On March 18, just six days before the worldwide #MarchForOurLives, 22-year-old Stephon Clark was shot 20 times while holding a cell phone.
Authorities claim that it appeared as though Clark was holding a gun. He leaves behind two children.
On the evening of March 18, authorities in Sacramento, California were hunting down a car-robbery suspect and were directed via helicopter patrol to the backyard of Sequita Thompson, Clark’s grandmother.
There, they encountered Clark, and shouted, “Put your hands up – gun!” before releasing a hailstorm of bullets.
Then, they muted the microphones on their body-cams.
“Why didn’t you just shoot him in the arm, shoot him in the leg, send the dogs, send a Taser. Why? Why? Y’all didn’t have to do that,” – Sequita Thompson
In response to the violent murder, protesters shut down Interstate 5 and forced the postponement of a Sacramento King’s game on Thursday, March 22 — and did so again this past Tuesday, forcing the Golden 1 Center to shut their doors and ask “all guests to travel home safely.”
Protesters led by Stevonte Clark, Stephon’s brother, have also interrupted at least one Sacramento City Council meeting.
The surviving Clark brother burst into the City Council chambers approximately 30 minutes into the meeting, walked directly up to Sacramento Mayor Darrell Steinberg, sat on the dais before him, and began chanting his brother’s name.
“The mayor and the city of Sacramento has failed all of you.” – Stevonte Clark
Clark’s demonstration forced the council into recess, and ultimately ended the meeting early.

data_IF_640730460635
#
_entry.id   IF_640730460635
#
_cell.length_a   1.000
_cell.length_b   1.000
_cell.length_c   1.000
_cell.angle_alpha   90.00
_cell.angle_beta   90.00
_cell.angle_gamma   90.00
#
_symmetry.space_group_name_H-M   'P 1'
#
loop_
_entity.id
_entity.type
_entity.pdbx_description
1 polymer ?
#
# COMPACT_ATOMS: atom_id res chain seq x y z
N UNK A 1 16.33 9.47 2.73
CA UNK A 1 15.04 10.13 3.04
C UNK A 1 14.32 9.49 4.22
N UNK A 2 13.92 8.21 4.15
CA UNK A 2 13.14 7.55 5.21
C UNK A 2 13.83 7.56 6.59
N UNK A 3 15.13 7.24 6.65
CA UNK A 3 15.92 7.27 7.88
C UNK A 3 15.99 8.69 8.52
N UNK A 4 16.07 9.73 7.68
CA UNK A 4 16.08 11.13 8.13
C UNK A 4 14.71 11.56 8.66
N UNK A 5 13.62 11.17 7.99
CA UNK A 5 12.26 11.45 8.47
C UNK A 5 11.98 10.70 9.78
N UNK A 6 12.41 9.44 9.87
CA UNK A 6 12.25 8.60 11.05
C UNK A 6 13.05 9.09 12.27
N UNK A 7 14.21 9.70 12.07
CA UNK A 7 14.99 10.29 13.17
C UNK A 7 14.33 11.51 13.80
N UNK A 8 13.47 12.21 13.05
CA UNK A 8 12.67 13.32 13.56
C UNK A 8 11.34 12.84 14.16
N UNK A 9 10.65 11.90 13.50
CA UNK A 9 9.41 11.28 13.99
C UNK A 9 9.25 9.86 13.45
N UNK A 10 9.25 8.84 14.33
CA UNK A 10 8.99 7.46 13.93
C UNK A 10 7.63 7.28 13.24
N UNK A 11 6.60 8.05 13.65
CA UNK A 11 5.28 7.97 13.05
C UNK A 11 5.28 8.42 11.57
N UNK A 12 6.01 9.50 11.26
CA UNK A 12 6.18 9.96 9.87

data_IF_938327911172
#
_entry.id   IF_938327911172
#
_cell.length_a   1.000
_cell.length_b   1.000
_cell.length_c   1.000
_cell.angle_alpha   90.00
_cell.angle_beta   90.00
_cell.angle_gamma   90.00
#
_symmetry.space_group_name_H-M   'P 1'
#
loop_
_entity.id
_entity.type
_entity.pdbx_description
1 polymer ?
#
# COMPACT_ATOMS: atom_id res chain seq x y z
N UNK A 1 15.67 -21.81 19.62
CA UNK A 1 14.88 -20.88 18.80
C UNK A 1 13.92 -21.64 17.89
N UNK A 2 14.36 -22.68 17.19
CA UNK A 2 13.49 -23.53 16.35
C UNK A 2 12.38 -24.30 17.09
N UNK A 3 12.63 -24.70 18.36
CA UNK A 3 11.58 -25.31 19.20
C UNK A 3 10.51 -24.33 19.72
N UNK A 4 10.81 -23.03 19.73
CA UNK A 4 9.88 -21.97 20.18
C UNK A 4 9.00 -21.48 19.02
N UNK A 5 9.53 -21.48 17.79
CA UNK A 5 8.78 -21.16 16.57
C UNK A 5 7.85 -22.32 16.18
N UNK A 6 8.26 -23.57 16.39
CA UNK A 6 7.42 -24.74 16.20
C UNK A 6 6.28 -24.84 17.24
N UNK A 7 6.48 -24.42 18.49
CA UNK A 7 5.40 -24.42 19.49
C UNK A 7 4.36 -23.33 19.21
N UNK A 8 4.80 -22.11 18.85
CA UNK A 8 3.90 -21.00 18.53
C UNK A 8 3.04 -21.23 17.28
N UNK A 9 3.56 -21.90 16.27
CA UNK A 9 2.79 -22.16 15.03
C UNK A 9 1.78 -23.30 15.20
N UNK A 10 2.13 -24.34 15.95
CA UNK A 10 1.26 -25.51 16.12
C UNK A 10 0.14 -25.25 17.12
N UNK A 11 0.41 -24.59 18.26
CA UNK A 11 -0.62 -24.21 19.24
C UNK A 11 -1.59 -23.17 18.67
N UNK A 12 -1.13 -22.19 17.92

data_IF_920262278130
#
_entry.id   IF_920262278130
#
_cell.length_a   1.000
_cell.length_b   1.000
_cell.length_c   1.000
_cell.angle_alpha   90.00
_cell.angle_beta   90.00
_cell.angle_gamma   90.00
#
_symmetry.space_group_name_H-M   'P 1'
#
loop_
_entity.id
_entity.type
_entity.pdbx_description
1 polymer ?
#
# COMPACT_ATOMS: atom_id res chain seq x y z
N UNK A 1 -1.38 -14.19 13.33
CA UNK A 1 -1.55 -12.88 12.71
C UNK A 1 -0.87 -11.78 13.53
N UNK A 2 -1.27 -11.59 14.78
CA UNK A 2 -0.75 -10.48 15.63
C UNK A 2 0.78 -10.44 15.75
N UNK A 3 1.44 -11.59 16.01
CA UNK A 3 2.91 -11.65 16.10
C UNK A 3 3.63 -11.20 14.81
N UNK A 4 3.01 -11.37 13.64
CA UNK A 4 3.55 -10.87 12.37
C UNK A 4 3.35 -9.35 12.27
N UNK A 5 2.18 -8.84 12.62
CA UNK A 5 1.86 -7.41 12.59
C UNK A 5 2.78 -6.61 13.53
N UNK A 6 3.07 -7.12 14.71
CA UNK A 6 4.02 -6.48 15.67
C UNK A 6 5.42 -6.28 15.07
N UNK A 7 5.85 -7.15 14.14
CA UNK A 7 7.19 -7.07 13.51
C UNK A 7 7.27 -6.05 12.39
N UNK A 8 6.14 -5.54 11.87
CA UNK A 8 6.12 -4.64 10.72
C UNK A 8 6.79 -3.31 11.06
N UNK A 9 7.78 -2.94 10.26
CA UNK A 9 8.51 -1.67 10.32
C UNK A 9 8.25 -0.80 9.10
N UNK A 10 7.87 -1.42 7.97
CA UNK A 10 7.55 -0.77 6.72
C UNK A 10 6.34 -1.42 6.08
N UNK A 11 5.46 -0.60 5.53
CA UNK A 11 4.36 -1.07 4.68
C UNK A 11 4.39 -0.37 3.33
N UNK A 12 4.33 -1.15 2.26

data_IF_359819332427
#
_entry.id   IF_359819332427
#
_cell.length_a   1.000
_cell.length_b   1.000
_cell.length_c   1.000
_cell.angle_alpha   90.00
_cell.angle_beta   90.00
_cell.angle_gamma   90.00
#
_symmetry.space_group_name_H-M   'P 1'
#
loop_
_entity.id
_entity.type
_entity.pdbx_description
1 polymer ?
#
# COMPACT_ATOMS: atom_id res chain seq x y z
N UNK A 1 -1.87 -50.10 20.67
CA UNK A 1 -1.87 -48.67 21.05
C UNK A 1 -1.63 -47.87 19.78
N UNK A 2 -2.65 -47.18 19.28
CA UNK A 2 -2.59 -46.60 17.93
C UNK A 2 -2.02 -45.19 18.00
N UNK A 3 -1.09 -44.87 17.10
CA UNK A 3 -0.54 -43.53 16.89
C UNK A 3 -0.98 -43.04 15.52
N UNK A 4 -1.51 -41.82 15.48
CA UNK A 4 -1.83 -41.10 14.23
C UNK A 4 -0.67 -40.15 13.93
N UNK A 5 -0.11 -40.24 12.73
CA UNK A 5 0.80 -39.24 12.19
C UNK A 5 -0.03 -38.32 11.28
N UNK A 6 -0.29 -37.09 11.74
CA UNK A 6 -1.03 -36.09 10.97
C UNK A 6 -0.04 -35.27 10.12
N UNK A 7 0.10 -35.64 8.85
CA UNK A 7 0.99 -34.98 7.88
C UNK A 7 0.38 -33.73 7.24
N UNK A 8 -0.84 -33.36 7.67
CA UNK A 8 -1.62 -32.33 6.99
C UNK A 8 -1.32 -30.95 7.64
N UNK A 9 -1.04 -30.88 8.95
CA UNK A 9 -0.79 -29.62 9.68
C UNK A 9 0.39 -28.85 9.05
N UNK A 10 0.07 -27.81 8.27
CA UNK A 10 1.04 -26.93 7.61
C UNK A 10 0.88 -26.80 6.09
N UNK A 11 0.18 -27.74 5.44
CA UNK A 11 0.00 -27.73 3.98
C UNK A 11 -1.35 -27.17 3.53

In an effort to assuage protesters and ease the growing tension in the city, California Attorney General Xavier Becerra has announced that the California Department of Justice will be taking over the investigation of the fatal shooting.
But how much is it worth to have the state investigate a case of state violence?
There has been an aspect of the gun control argument that, because of its controversy, has not been given the attention it deserves.
“Police brutality is gun violence. Gun control must hold the state accountable.” – The Unapologetically Brown Series
On July 20, 2012, mass-murderer James Holmes — dressed in full body armor and carrying a loaded rifle equipped with a hunting scope — was apprehended alive after killing 12 people in a movie theater, including a 6-year-old girl.
On June 18, 2015, mass-murderer and domestic terrorist Dylann Roof was apprehended alive after killing multiple people during a prayer service in a church. The police then brought him food from Burger King.
On February 14, 2018, mass-murderer Nikolas Cruz killed 17 people, and walked to a Walmart and a McDonald’s before being apprehended…alive.
Even if Stephon Clark had been breaking into cars, even if he had been the suspect the police were looking for, even if he was guilty, he hadn’t fired any shots from a gun of any kind, he hadn’t wounded anyone, and he certainly hadn’t killed anyone.
And yet, he was shot to death on sight, was denied potentially life-saving medical attention until he bled out, and was handcuffed — as though his lifeless body posed a threat.
In 2015, 30% of black victims of police killings were unarmed compared to 21% of white victims.
Black people are three times more likely to be killed by police than white people.
Ninety-nine percent of cases of police killings in 2015 have not resulted in any convictions for any of the officers involved.
There were only 14 days in the entire year of 2017 in which police did not fatally shoot a U.S. resident/citizen.
Police killed 1,146 people in 2017; Black people comprised 25% of the fatalities despite being only 13% of the population.
So far, in the three months of 2018, police have already killed 264 people.
That means they only need to kill 101 more people to have one death for each day of the year.
And it’s only the end of March.
This is why protesters shut down the freeway; this is why protesters blocked a basketball game; this is why #BlackLivesMatter.
Until we demilitarize our police force, enact programs to combat institutional racism, and enforce policies of restorative justice and rehabilitation, these killings will not end, and 2018 will be a new record-setting year for police fatalities.